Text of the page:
5b. You can add blighted material to compost heaps, and perennial weeds too, see lesson 17
You can add blighted material to compost heaps, and perennial weeds too (see Lesson 17)

It’s often said that compost heaps need slatted sides to ‘let the air in’. Yet have you ever wondered how much air can flow into a solid heap?! From what I have seen, very little does, and instead what happens with slatted sides is that you find there is:

  • A loss of moisture at the edges
  • Reduced warmth near the edges
  • Some regrowth of weeds, from any roots finding light at the edge

If your heaps are enclosed by pallets, I would line them with thick cardboard. This will last a few months, long enough to benefit the fermenting heap (see Lesson 13 for more about this).

Myth 9 – The three sisters

I am often advised to use this easy method of intercropping. However, in the UK, it’s mainly by people who have read about it, not practised it, and who have not understood the reasoning. I had the following comment from Linda Pankhurst, who took this course online:

‘I want to comment on your statement about how myths proliferate. Years ago I tried the “Three Sisters” method of growing squash, beans and sweet corn in the same bed to benefit all three. Apparently the Native Americans in the US did this and the early US settlers copied it with success.

The theory is that the beans can climb the sweet corn stems and the squash sprawl about covering the ground, suppressing weeds and keeping the ground cool and moist.

What they don’t tell you is that the beans climb up the sweet corn and wrap themselves around the cobs as they form. When you want to pick the sweet corn you have to unwrap the yet-to-crop bean stems…..sacrificing their harvest because the stems always snap. And you can’t actually get at any of the crops properly because you can’t walk on all the squash growth.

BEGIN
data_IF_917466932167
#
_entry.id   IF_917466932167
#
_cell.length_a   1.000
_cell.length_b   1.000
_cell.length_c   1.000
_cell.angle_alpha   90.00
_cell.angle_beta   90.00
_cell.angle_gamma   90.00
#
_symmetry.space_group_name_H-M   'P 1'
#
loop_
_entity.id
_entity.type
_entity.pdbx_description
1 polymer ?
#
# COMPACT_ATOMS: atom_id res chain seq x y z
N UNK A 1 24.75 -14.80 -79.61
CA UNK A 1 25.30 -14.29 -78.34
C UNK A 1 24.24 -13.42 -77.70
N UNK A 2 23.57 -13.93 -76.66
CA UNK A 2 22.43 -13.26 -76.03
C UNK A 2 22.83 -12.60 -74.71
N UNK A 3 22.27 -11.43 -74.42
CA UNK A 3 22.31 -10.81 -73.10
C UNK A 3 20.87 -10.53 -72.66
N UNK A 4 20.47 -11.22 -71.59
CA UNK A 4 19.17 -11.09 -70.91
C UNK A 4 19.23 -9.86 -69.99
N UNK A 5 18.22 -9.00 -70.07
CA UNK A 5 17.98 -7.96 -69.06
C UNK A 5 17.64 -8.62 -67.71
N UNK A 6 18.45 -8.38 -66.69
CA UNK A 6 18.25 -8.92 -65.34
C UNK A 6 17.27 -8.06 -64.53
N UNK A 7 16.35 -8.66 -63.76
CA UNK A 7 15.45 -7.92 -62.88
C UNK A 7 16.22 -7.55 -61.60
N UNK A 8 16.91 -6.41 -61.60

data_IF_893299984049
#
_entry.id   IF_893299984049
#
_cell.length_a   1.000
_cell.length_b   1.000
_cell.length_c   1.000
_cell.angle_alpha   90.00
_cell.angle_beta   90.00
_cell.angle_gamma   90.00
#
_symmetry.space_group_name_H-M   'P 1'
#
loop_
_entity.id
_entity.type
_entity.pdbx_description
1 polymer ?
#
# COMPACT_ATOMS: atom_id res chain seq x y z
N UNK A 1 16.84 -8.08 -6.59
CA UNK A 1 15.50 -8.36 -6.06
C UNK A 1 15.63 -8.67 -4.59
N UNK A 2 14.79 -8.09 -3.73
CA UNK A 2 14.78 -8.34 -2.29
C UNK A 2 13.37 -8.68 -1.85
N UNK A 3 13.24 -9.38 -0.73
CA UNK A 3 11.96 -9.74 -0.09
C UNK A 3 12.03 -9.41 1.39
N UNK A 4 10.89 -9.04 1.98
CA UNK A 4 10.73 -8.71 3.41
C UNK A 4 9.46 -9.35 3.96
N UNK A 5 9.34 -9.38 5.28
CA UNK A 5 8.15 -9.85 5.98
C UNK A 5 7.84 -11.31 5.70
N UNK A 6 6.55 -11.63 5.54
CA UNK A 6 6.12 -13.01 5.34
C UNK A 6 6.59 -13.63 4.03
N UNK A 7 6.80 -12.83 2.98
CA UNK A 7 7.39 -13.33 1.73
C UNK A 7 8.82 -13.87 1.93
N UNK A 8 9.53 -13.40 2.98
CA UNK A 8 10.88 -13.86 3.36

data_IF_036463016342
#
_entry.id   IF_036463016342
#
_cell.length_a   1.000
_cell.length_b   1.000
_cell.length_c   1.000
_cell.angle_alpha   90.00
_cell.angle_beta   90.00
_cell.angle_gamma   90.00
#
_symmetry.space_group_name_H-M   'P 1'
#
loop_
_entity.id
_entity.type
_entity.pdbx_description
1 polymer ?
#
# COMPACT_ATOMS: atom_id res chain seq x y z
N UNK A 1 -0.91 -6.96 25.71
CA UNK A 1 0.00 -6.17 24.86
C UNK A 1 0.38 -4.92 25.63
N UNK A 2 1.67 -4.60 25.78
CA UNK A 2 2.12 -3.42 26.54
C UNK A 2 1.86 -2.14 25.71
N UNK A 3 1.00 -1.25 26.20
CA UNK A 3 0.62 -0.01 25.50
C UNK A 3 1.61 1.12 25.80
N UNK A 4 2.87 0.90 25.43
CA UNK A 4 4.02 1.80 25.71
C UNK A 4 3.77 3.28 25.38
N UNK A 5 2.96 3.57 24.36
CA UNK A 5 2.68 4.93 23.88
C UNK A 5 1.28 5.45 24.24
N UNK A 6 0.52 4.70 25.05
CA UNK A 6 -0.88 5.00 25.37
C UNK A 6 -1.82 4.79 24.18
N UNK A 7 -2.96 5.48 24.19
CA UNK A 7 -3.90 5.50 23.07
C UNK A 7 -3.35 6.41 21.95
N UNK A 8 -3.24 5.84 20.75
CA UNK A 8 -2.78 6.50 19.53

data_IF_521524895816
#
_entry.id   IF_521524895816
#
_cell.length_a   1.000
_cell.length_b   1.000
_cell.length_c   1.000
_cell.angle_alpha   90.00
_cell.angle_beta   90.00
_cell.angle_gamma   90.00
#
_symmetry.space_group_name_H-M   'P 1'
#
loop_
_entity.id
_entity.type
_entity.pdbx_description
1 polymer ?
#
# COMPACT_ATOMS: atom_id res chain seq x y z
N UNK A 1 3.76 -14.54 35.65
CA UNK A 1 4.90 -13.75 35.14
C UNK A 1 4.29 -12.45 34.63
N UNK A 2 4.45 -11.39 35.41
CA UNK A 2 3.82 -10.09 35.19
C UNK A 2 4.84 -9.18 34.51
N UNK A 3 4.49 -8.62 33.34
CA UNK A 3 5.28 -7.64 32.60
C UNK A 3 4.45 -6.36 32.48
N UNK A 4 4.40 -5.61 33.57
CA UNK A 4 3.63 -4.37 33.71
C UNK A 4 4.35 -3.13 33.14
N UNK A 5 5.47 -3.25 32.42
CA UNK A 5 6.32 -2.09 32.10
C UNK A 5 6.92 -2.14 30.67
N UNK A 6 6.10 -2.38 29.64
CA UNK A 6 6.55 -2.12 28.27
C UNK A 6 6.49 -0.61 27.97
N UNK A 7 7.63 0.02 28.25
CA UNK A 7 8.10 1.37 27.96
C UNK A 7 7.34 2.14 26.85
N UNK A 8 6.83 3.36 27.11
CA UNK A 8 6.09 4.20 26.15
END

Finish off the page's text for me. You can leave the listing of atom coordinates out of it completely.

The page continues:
What the gardeners who preach this have failed to think about, is that the Native Americans and early American settlers were using all three crops as winter food, leaving them all to grow to full maturity in situ and taking the whole crop at once in autumn, once the foliage had dried. Squash and beans were to store for winter and the corn was also to harvest when dry, to grind for polenta or to feed the whole cob to chickens.

Those who advocate this method often wouldn’t if they had tried it. We don’t usually leave corn to go hard, and we like the beans young and fresh.’

In the UK I have had success with ‘Two Sisters’: sweetcorn for fresh cobs between winter squash. Transplant both at the same time, with the squash 1 m (3 ft) apart, and one or two sweetcorn plants between each squash plant. Unfortunately, I can’t practice this at Homeacres because badgers eat the corn and make a mess in the process.

Myth 10 – Reverence for the Victorians

6. We inherited many myths from the Victorians, such as melons needing support as they swell and ripen
We inherited many myths from the Victorians, such as melons needing support as they swell and ripen
6a. These module trays have been used 5-20 times without ever been cleaned, that myth comes from the days of clay pots
These module trays have been used 5–20 times, without ever having been cleaned – that myth comes from the days of clay pots

In the UK, in particular, confusion arises from the misplaced esteem given to methods of the nineteenth century, especially the fine gardens of wealthy aristocrats. Their methods were and are copied, without appreciating that they were based on a lot of cheap labour and a desire for perfection to please the owners.

  • Those much admired hotbed pineapples cost around £5000 each in modern day wages, because of all the time needed to keep filling and emptying the pits providing warmth.
  • You don’t need to wash or even brush pots or trays between use – I don’t, and my plants are healthy. This misunderstanding maybe arises from the use of clay pots in older times, and indeed clay does need more cleaning than plastic because plant roots enter the clay if left in there, making the next plant difficult to tap out.
  • It is often recommended to support melons on cordon plants with a net. However, I have grown hundreds of melons of decent sizes, without ever supporting them.

Myth 11 – Store root vegetables in sand

This is another aristocratic leftover, misleading so many and causing unnecessary worry and expense. When packed in sand, root vegetables keep very nicely – but it’s not obligatory.

If we have any root vegetables that we don’t plan to use within the next two weeks, we place them in crates, boxes or sacks. There is no sand, but a little soil remains on the roots from when they were harvested, and they live in a damp shed.